My Lords, I recognise that the noble Viscount, Lord Bledisloe, has produced a new proposition and in so far as it is different from what we have considered before, it is worth debating. For the reasons that the noble Lord, Lord Dubs, has just given, the noble Viscount has it the wrong way round and the Bill has it the right way round. The normal principle in this country is that if people have liberties, they apply in all cases except when it is thought necessary to remove them in the interests of the general public or of individuals. The noble Viscount seems to propose that the liberty to walk on access land at night should not exist except in certain circumstances when it is thought desirable. That is the wrong way round. The Bill provides an opportunity to deal with problems when they arise.
The noble Viscount said that there was no need to roam at night. Of course, there is no need for any of us ever to go on mountains, moorland or wherever else we go. The noble Lord, Lord Northbourne, may tell us that there is a need because it is necessary for us all to keep fit. However, I believe that that is the only evidence of need to have been produced in these debates. We are discussing whether people should have a new right--some might say an historic right restored--to walk on land which will be declared as access land. For the reasons which we debated at great length in Committee, that right should exist.
At the risk of upsetting the noble Baroness, Lady Nicol, and the Whip, I want to revisit one or two matters that we discussed in Committee. I have considered carefully whether some of the things that were said in Committee should cause me to change my mind. I have looked at the matter in two ways.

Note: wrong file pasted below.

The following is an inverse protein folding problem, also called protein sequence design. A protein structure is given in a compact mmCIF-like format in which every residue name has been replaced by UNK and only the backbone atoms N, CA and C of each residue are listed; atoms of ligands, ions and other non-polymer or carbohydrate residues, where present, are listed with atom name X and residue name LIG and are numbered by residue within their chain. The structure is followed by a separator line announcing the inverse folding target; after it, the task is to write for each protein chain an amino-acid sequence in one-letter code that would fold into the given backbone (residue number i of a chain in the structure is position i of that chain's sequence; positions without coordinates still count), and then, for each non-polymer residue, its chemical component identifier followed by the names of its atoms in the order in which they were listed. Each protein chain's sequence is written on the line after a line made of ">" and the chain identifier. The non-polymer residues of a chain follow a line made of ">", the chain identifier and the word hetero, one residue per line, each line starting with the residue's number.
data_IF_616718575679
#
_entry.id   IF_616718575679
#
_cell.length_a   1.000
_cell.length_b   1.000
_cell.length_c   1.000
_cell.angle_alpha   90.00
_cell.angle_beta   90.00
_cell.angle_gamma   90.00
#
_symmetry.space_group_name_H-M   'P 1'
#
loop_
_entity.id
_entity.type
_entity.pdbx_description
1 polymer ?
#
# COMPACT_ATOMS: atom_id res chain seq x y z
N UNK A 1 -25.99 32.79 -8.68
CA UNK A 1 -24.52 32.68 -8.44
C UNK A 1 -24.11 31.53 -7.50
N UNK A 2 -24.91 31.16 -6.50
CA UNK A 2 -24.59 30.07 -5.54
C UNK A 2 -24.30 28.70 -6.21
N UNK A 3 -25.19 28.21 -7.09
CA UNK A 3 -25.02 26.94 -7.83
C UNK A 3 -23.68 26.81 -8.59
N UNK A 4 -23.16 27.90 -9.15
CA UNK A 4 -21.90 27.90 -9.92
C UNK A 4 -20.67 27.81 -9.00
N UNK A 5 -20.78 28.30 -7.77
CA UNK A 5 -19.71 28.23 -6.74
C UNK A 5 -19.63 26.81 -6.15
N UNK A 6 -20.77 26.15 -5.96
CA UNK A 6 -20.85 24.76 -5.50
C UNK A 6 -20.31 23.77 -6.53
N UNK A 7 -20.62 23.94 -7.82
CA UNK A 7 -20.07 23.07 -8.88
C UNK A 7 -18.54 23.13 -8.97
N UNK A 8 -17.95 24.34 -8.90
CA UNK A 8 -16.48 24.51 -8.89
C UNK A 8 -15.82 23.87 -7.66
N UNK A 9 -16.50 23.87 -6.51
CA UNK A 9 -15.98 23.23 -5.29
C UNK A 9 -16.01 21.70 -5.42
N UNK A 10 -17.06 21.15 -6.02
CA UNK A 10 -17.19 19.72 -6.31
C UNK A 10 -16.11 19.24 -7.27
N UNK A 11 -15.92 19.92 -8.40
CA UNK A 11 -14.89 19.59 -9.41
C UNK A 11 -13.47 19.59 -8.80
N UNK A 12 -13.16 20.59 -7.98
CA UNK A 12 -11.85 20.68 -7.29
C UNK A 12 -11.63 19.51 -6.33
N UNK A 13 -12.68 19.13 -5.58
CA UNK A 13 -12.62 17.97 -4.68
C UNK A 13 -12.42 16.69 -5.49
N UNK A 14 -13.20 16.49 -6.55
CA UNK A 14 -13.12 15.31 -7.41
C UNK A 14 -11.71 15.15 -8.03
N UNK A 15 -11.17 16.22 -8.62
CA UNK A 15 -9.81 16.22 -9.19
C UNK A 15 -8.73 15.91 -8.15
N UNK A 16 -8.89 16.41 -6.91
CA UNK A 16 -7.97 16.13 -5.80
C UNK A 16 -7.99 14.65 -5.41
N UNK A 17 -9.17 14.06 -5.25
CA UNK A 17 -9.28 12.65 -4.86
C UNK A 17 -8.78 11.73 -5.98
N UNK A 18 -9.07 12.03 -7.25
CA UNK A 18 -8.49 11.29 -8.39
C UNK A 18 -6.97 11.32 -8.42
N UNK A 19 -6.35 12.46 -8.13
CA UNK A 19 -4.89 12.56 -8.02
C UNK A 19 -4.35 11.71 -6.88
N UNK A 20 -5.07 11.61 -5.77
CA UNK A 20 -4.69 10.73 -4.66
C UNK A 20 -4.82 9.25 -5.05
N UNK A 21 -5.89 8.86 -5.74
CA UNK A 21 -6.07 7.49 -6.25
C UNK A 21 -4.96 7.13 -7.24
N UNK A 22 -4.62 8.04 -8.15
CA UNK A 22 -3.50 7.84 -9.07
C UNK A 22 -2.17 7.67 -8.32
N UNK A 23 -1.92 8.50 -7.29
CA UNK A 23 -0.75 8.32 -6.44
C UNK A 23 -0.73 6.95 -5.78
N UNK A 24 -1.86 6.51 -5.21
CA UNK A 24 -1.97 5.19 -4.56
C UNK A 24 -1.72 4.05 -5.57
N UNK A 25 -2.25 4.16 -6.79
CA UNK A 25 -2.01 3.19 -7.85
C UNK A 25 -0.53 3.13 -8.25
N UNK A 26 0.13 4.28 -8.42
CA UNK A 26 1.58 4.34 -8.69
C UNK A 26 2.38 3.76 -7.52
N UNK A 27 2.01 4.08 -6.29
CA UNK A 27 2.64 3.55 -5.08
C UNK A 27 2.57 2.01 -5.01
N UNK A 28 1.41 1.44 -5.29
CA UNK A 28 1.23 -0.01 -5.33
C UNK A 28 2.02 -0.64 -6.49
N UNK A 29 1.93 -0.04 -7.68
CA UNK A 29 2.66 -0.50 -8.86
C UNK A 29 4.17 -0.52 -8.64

First, I have considered whether we should return to the arguments that were advanced against those that I and other noble Lords put forward. The fundamental argument which we used and which has been put forward again by the noble Lord, Lord Dubs, is that the people who propose change are those, including noble Lords here, who argue for night-time restrictions. In Committee we argued that wherever access is allowed, whether by rights of access in countries such as Norway, Sweden and Germany on what we would consider to be moorland mountain and not the flatlands of Denmark, or in this country, whether in the Lake District under other legislation or whether by what I believe the noble Lord, Lord Marlesford, described as "access by silent consent"--a very good phrase--then no distinction is made between day and night. We advanced that argument and listened carefully for reasons why that basic principle should be changed. However, I have not heard anything which convinces me to change my mind.
I listened carefully in Committee to the arguments put forward by the noble Earl, Lord Peel. He explained why, for example, it was bad to allow people on to moorland at night. His reasons related to crime and poaching and the fact that people would get up to no good. If I have understood the arguments correctly, I believe that the first has been dismissed as being fatuous; that is, that removing the fact of trespass will encourage people to go on to land and that a right of access will encourage criminals to go on to land. That is nonsense.
Secondly, the idea that criminals--